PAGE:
"How did your mother react to all this?" I asked.
"She was in shock. We had different friends of the family pitching in who did things like take my sister and me to the zoo. Because I'm five and a half and I'm either in braces, or in crutches, or in casts, the whole bit. and my sister was barely three-years-old.
"He died on a Wednesday, and I guess it was Thursday, and we're at home and my grandparents are there, everybody's there, and my little sister is waiting at the front door. Well, my grandmother asks, "What are you waiting on?" And my little sister said, 'My daddy to come home.' And he wasn't coming home, and she's a baby."
I talked to Marlisa about her strong sense of family and her apparent devotion to her baby sister. She was quite honest with me in her response.
"I was jealous of my baby sister when she was born and after she was born. It was a Sunday when my mother went into labor with my baby sister and we were at a friend's house. Well, my father was playing the piano, he was a pianist, and as he started playing, my mother said, 'Don't.' And at the time, my father just thought , Okay, she's pregnant, she's hormonal, we won't mess with that.
"Anyway, she didn't want to say anything about being in labor because she wanted her hair to look nice. So she went home, washed her hair, and when the contractions came, she'd blow through them, and then it got to a point where she said, 'We have to go to the hospital.'
"And even though the doctors had advised my mother not to have the pregnancy, she did it anyway, and had a normal pregnancy. And my little sister was bright-eyed, from the moment she was born and determined to do it yesterday. And here I was, struggling with everything I had to deal with, and. it irritated me.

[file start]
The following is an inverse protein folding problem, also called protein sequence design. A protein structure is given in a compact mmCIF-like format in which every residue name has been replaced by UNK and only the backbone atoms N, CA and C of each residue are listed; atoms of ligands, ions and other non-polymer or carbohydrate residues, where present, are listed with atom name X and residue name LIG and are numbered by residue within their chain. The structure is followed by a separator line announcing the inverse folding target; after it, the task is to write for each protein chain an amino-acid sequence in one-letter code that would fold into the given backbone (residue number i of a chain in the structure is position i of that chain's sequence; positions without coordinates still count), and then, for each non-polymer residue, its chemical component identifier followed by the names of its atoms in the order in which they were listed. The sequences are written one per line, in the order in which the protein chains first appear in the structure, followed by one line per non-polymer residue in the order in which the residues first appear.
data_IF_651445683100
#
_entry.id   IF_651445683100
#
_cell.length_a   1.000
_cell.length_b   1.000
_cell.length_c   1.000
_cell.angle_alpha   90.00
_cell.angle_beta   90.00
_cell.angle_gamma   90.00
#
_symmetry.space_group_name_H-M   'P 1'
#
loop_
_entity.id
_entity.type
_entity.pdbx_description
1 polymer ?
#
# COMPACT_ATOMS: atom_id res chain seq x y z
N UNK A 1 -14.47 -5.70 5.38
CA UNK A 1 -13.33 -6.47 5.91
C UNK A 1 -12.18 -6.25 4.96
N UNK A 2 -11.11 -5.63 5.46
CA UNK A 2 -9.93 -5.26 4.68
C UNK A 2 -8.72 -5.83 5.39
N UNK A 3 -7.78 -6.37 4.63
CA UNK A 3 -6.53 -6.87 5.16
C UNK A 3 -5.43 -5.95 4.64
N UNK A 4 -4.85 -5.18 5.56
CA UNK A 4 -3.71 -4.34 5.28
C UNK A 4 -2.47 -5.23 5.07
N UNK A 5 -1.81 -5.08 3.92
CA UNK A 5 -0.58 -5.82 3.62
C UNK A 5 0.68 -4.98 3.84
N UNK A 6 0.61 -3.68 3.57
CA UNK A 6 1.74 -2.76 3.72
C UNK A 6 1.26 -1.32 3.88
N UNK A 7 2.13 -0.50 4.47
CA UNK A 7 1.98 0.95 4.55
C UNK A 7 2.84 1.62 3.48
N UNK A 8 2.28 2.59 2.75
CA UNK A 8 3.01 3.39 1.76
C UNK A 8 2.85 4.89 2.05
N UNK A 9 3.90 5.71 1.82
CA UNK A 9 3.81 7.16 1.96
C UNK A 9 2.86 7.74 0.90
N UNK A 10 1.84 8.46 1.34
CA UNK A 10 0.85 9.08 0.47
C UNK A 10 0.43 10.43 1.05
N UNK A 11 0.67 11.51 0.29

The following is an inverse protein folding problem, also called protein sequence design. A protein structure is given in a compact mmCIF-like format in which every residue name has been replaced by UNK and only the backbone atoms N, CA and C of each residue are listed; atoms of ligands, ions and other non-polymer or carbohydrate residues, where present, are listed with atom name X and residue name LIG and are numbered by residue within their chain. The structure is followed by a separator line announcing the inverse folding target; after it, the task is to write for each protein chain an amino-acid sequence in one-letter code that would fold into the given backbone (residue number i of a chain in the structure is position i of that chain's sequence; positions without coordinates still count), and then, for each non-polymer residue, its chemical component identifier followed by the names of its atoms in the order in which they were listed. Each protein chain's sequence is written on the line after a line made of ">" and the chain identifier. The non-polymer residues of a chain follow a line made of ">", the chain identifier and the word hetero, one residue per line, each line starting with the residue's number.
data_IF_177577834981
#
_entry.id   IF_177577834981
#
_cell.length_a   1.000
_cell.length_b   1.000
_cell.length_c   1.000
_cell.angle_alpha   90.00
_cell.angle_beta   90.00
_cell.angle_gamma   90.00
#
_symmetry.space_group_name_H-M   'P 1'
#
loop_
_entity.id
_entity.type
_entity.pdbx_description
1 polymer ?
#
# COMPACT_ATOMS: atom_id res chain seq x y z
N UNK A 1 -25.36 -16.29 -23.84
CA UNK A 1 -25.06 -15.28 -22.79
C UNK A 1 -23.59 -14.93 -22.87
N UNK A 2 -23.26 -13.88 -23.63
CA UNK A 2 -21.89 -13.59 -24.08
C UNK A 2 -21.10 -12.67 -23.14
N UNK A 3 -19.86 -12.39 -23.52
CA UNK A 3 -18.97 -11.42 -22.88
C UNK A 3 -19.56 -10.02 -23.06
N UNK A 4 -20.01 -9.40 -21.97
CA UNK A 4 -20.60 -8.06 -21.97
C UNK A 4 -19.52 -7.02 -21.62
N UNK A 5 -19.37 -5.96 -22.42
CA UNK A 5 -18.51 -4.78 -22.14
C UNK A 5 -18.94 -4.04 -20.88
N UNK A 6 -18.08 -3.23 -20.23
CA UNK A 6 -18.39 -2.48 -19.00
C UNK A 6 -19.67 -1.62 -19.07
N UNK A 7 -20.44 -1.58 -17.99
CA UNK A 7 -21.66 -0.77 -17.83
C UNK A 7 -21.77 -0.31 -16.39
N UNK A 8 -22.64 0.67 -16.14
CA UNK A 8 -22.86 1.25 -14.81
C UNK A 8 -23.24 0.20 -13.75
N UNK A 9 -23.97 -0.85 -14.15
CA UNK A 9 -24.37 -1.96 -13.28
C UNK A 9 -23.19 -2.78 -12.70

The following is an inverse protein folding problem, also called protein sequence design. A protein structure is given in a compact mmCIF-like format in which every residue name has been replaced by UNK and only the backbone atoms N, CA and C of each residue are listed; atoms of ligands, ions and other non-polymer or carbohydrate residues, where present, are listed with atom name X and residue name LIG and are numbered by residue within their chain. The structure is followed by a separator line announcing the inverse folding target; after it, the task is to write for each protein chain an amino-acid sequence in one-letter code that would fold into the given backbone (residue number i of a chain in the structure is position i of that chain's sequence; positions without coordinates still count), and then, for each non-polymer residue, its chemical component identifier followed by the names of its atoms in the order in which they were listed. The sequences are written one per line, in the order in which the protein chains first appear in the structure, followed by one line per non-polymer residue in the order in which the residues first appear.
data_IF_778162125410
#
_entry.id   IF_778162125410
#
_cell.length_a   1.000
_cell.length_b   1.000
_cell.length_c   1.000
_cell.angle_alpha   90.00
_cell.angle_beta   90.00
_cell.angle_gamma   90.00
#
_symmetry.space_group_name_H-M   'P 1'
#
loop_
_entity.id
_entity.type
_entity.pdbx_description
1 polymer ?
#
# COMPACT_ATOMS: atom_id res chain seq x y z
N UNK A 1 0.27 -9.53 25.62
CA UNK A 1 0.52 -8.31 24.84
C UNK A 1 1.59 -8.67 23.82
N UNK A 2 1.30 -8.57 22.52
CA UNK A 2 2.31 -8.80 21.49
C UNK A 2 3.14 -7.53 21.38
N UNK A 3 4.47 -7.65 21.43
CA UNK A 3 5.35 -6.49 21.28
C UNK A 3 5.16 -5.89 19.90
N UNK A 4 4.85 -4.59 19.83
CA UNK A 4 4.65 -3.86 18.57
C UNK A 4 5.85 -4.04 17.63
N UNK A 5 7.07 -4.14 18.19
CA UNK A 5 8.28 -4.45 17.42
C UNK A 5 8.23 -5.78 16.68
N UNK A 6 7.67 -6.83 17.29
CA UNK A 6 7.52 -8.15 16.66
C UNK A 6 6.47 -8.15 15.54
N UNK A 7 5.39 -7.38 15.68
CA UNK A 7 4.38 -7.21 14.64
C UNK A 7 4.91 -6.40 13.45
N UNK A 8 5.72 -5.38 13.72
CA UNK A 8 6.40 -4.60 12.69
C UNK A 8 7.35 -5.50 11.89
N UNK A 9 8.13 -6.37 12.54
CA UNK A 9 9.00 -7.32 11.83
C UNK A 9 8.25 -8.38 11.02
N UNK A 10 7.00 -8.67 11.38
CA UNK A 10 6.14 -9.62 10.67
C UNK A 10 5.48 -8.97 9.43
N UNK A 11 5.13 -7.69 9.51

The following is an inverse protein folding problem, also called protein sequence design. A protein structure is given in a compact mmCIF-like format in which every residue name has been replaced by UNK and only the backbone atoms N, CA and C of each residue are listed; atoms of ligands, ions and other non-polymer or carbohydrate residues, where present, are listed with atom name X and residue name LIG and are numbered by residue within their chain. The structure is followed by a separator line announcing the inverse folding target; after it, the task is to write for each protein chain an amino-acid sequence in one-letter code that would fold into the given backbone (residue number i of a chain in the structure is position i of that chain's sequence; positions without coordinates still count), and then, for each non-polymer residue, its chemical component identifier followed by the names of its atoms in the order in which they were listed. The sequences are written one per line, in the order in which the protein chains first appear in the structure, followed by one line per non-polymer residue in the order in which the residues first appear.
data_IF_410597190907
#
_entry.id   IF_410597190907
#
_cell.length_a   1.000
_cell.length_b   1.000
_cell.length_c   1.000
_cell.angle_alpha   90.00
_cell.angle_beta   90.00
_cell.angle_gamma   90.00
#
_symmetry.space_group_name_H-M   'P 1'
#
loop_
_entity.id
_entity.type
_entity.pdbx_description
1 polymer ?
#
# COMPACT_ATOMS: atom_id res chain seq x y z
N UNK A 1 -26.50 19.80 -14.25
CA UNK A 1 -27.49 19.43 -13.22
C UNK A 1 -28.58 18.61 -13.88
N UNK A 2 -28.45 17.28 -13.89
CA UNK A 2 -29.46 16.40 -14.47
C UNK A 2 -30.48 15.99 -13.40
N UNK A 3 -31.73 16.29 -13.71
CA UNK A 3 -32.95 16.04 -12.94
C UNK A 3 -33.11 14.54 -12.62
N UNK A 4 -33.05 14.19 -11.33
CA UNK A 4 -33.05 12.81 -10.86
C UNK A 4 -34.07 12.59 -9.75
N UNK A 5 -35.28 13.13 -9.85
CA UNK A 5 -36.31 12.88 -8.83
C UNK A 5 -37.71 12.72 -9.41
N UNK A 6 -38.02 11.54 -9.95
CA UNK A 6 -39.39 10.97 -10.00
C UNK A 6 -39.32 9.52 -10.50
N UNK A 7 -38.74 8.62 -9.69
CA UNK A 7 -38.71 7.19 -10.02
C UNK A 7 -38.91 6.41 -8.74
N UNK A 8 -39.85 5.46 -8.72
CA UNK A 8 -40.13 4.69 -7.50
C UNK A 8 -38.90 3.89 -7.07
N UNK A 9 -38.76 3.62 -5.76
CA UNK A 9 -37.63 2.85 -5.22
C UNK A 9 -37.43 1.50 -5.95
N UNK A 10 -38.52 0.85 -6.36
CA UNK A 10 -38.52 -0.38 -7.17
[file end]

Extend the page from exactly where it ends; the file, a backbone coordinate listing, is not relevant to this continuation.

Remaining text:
"I was irritated when she was born, but then she was walking at six months. And I thought this wasn't fair, but it pushed me.
"In my viewpoint, it's up to the parents, to make a choice when their child has something wrong with them. That they're either going to baby them for the rest of their lives or they're going to push them to be all that they can be. Because the child will use, 'I can't. I don't want to. I'm too afraid.' This mentality. My parents were equally delighted at my efforts, my accomplishments. And they helped me understand that there were many things that I could accomplish."
"When you say, 'push,' was there a tough love thing?" I asked.
"No. I knew the tone in my family's voice and I knew what they meant. They were always open with me, so we didn't have to have this continual theme. The biggest issue for me was with food. Yes, I had CP. Yes, I had been told at seven-years-of-age that I had a non-functioning gallbladder, which was why I was so sick.
"When I was diagnosed that year, it was August, and it was the time when I could have my cast off.you know, for my CP, I had to have a cast on every summer.but for the following summer, I was to undergo surgery, and when you do that, they put you through what's called a 'Gate Lab.' You know, like in animation, when they hook you up to wires? Well, that's what they do medically, just to see how you move. So I wasn't able to get my casts off that year."
"And on top of that, you had an eating disorder?" I asked.
"Yeah, I might've grown if I'd had the ability to eat. That was cut short. There's a reason why there's nine months in the womb.and when you get close to your due date, everything functions, and I didn't have that. So learning to eat and really value food came much later on in life. But I suffered.